Thursday, January 10, 2013

Food Combining for Health

I have written before on this blog about the dangers of mixing the wrong foods together. Read about it in my post "Watch What You Mix". Thoughts of that were brought back into mind when I read an excellent article on the same subject, titled "Don't Eat Chicken with Rice" by Carole Jackson of Daily Health News.

I have long been aware of the health dangers of mixing sugars and protein, so I try to have sweet things like fruit, fruit juice etc before a meal rather than after it and leave a big gap between the main meal and desert. If we go out to dinner I seldom have desert because I can't separate the two by anywhere near enough time for it to be healthy.

What I have not really taken into account, though, was a similar problem with starchy food. I don't know why I didn't make the connection, I just didn't apply enough of my brain cells to the problem even though I knew the answer all along. I remember clearly in about Grade 4 or 5 the teacher of our hygiene class telling us that saliva converts starch into sugar, so we must chew our breakfast cereal thoroughly to mix it with saliva, which would start the digestive process even before it reached our stomachs. For some reason that memory kept recurring in my brain ever since, which has been a long, long time. Obviously my sub-conscious mind was trying to tell my conscious mind that this is important, so please pay attention. The Carole Jackson article made the final connection to get me to take note.

Sugars are simple carbohydrates and starches are complex carbohydrates. Ptyalin and amylase in saliva convert complex carbohydrates into simple carbohydrates. Simple carbohydrates are easily digested and move quickly though the digestive system. They should not be consumed with or after anything that is tough to digest, which is exactly the case with any kind of animal protein.

Animal protein takes a long time to go through the digestive system and it holds back any sugars that are with it or behind it in the queue. The sugars complete their digestive process quickly but can't get to where they can be absorbed into the blood stream. They sit around in the warm and cosy intestine and start to ferment, which produces toxins. While they are hanging around waiting, they cause bloating, heartburn and other very uncomfortable sensations. When the animal protein finally gets to where it can be absorbed into the blood stream, the fermented sugars and toxins go with it into the body.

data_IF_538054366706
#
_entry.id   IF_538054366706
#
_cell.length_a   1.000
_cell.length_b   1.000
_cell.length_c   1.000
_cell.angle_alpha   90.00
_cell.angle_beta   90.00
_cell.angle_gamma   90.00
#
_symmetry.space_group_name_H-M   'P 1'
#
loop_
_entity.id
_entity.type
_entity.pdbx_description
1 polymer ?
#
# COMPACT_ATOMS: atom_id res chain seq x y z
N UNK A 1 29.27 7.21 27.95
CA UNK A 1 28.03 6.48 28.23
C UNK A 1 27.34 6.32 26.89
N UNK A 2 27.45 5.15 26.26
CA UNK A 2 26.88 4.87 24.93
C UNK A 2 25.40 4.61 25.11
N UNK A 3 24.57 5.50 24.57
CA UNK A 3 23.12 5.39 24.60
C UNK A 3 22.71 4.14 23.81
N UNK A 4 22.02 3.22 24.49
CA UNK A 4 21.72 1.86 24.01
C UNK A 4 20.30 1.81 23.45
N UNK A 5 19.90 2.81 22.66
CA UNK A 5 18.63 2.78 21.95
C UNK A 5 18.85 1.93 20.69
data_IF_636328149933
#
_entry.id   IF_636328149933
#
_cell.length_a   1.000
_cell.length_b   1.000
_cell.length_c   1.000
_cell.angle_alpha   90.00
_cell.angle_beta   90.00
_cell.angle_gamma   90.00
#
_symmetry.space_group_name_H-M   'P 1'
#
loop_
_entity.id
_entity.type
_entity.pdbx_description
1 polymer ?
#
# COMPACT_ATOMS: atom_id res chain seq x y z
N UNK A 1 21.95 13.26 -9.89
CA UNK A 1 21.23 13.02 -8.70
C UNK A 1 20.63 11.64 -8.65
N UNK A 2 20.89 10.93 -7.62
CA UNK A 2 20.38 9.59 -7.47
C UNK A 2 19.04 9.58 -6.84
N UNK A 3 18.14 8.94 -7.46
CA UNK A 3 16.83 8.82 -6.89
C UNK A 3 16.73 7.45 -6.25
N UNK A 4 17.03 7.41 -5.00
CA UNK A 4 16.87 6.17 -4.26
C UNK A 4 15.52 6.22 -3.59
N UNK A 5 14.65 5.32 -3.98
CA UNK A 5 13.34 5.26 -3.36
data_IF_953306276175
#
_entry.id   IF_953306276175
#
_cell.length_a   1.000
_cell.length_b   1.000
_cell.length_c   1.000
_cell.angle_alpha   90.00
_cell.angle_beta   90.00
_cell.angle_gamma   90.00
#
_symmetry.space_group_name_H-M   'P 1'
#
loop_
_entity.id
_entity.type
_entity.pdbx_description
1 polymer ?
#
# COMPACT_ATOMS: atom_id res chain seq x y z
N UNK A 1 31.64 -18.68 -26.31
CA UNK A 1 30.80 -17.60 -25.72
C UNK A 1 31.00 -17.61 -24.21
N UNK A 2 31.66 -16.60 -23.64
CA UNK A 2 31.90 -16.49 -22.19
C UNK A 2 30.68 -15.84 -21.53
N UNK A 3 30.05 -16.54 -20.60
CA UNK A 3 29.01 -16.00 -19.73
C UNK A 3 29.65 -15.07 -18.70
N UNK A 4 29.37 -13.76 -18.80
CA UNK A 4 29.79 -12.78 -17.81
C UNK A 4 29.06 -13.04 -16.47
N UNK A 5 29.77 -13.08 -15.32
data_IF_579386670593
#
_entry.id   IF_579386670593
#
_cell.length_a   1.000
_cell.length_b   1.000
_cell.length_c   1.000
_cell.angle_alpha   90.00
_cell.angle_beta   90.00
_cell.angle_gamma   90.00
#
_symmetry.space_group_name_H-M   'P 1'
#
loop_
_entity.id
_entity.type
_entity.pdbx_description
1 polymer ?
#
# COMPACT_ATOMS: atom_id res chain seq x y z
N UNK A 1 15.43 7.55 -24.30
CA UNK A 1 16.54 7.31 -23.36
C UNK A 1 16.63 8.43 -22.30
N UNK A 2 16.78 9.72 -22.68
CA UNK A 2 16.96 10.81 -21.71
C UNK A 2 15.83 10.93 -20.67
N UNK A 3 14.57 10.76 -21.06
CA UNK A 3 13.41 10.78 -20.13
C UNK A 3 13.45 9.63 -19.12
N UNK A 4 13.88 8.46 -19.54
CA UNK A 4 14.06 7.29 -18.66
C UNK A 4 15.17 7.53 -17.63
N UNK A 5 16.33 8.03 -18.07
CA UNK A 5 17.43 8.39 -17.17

I am a lover of stews and casseroles, generally containing potatoes and other vegetables, along with some pork or chicken and served on a nice bed of brown rice or yellow rice. I also love grilled salmon on rice and with a pile of steamed veggies. Now I realise that this is a toxic mix and may be contributing to my psoriasis symptoms. I must ditch either the animal protein or the starch from these combinations.

Although I don't have a lot of animal protein, I don't really want to go vegetarian. So, I must rather watch my food combining more carefully. The Carole Jackson article has some good advice on healthy combinations and has a link to an easy-reference food-combining chart. Basically, eat sugars and starches together or with vegetables. Eat animal proteins by themselves or with non-starchy, non-sugary vegetables.

You need only keep these basic principles in mind to modify your normal recipes and come up with slightly different ways to create tasty interesting meals.